Growth in a metropolitan region can be shaped in many ways. We can look to Los Angeles, which shares similarities with Metro Vancouver, to see what accommodating nearly three and half million people can look like.
Growth is limited in Metro Vancouver and the City of Los Angeles by geography, namely mountains and water. And, both regions sit within a landscape of rich natural features – not to mention having statistically similar hockey teams. While the Canucks may not have won the latest battle on the ice, Metro Vancouver seems to be ahead of the game when it comes to planning for growth, and for getting home easily and quickly after the game! Even a former Canucks star thinks so.
Images of Development
In population, Los Angeles is a few years ahead of Metro Vancouver with 3.8 million residents in 2013. Metro Vancouver isn’t expected to reach 3.4 million – one million more people than our current population – until 2040.
The land use and transportation decisions we make today will inevitably shape that growth and our region.
The Google Earth images below show what Metro Vancouver (left side image) and Los Angeles look like today from 31 kilometres (20 miles) above.
The first strategy in Metro Vancouver 2040: Shaping our Future (our regional growth strategy) is to contain development within the Urban Containment Boundary (the black line on the Metro Vancouver image). The Urban Containment Boundary is expected to accommodate 98 percent of our growth over the next 25 years. This boundary will help protect our rich agricultural lands and pristine natural resources as well as make urban infrastructure more affordable because we won’t have to service sprawling development. The Los Angeles image tells a somewhat different growth story.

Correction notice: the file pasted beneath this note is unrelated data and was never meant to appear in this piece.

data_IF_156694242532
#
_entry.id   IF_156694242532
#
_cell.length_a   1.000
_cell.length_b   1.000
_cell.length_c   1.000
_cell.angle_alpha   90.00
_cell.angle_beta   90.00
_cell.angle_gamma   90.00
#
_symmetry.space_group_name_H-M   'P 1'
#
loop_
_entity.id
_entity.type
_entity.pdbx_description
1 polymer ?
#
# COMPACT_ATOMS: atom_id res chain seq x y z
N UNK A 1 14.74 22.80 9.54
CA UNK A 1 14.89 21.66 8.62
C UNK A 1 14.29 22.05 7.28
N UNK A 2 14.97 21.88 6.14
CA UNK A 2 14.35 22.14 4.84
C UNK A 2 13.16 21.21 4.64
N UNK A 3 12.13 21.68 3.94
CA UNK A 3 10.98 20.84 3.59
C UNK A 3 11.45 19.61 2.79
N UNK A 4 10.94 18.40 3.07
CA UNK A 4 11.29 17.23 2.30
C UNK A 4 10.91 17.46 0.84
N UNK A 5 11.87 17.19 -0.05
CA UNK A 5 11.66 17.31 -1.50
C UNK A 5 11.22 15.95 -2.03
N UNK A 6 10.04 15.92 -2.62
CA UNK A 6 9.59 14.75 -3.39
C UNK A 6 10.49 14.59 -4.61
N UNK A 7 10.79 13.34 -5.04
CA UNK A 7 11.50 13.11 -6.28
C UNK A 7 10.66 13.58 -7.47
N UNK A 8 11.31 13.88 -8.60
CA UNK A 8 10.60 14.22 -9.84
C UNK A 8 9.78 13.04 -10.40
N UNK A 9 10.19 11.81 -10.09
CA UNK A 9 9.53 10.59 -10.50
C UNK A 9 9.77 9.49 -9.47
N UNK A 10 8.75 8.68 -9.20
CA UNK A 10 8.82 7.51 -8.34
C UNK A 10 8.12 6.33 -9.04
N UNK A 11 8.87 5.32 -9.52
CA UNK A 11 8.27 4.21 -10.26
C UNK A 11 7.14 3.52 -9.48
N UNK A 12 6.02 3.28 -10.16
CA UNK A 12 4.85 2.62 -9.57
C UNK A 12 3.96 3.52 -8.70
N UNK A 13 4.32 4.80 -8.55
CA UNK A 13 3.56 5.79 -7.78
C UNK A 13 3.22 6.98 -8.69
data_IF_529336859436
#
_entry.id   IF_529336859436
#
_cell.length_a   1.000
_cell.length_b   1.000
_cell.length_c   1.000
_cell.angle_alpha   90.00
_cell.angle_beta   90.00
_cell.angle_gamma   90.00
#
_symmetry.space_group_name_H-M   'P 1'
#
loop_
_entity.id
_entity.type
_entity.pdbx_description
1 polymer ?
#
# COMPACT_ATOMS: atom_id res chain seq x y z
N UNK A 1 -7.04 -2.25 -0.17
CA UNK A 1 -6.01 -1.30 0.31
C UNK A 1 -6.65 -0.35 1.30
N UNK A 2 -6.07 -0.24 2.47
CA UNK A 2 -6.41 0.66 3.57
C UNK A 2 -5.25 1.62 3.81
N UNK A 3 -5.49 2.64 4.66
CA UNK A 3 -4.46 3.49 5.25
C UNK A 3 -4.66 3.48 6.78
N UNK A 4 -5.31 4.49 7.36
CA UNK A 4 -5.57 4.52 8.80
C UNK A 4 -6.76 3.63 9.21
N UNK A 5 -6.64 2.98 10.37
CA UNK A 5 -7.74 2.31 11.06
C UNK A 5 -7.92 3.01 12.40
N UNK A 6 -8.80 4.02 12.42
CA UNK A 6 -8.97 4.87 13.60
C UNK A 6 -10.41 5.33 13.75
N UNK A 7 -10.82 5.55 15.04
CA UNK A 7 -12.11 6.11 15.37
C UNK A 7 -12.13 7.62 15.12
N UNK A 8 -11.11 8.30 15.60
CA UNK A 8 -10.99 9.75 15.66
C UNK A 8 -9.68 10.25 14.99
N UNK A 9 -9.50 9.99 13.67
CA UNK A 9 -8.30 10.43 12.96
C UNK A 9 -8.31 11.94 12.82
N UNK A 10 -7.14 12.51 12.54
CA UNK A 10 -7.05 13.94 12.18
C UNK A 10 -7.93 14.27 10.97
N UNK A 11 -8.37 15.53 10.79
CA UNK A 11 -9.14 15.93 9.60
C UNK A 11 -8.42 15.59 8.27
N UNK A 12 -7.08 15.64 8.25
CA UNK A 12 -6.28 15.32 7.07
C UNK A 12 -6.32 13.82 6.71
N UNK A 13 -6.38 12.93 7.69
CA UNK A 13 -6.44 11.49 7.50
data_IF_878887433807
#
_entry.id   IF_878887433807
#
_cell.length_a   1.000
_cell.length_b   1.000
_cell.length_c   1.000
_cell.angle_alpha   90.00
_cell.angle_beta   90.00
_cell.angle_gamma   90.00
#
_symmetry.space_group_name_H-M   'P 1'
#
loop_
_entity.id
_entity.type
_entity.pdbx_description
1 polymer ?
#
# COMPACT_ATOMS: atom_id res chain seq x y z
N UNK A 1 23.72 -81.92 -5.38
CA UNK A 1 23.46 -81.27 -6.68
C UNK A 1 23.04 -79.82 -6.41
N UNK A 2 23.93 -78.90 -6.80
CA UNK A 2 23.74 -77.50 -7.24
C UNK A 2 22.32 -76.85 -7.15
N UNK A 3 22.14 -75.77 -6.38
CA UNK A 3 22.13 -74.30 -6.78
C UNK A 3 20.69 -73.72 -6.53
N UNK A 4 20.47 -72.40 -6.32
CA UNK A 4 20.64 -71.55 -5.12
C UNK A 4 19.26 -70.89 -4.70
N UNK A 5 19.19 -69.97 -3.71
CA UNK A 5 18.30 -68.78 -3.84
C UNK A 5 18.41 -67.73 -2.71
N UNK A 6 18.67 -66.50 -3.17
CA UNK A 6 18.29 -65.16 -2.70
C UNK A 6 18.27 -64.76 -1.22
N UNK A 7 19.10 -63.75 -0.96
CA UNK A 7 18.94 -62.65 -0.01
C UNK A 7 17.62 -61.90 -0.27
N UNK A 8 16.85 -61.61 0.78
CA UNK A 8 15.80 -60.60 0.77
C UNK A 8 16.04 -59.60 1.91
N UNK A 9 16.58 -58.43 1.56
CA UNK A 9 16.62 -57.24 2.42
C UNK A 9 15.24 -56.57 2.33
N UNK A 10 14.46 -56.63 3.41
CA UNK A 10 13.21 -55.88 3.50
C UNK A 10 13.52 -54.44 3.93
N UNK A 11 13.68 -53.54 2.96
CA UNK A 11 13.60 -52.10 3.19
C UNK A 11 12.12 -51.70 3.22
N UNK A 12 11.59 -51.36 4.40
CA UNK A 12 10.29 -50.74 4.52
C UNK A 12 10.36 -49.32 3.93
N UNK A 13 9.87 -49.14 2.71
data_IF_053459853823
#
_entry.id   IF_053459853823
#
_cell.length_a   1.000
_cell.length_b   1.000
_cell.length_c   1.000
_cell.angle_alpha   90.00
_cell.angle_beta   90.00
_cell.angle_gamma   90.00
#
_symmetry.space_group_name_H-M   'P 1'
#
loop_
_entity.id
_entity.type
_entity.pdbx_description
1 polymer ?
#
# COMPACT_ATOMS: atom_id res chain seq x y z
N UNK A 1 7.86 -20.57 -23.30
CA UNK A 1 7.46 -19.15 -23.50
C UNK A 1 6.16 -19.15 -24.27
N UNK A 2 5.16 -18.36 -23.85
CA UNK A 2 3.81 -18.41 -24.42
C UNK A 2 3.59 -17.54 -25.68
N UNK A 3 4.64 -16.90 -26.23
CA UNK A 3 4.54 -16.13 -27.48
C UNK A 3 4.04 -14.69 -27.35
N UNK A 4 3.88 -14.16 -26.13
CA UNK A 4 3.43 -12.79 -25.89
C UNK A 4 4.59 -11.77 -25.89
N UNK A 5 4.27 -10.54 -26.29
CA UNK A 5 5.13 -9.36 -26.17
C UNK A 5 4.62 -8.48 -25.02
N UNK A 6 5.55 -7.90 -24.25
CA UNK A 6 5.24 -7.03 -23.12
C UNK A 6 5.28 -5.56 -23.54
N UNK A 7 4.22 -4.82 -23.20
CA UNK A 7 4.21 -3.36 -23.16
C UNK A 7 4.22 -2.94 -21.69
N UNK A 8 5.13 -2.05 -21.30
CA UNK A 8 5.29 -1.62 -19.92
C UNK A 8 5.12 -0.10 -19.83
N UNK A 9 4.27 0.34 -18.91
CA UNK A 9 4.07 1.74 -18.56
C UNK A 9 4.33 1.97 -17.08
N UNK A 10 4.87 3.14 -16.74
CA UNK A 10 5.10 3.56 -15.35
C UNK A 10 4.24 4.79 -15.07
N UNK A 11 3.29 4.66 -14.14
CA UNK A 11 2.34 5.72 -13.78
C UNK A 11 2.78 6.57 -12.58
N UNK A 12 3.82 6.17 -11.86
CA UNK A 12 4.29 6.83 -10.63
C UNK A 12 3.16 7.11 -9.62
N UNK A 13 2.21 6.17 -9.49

In the future, our region will look significantly different than Los Angeles today not only because we will contain growth in a compact urban area, but because we will continue to shape it in a way that creates great, livable communities. Our regional growth strategy ensures that we will focus growth in our network of Urban Centres and other transit-oriented locations.
The same 20-mile high views of the two areas are shown below with Google Earth traffic data from a weekday evening.
The image of Los Angeles (on the right) not only illustrates the extensive freeway network required to support a population of over 3.5 million when development sprawls, but also the daily impact this type of development has on people’s lives.
A recent ridership portrait created by Bing Thom Architects shows that 20 percent of Metro Vancouver workers – the highest percent of all major West Coast cities evaluated – take transit to work, minimizing the stress on our major road networks.
In only 25 years, Metro Vancouver will need to accommodate almost the same number of citizens that the City of Los Angeles accommodates today. The goals in our regional growth strategy provide the framework for a livable region tomorrow, but that framework is dependent on investments being made today. The 10-year Mayors’ Council Transportation and Transit Plan demonstrates how we can improve transit accessibility and reduce congestion across the region. This plan aligns with the Metro 2040 vision for how our region will grow over the next quarter century. (Learn more about the regional growth strategy with this short video)
The timelines are clear – we must invest today to ensure livability tomorrow.
This is part of a series to highlight the connection between investing in transit and achieving the goals of our regional growth strategy. These stories will demonstrate the long-term benefits of planning for growth and investing in transit for communities across our region.
Chair – Metro Vancouver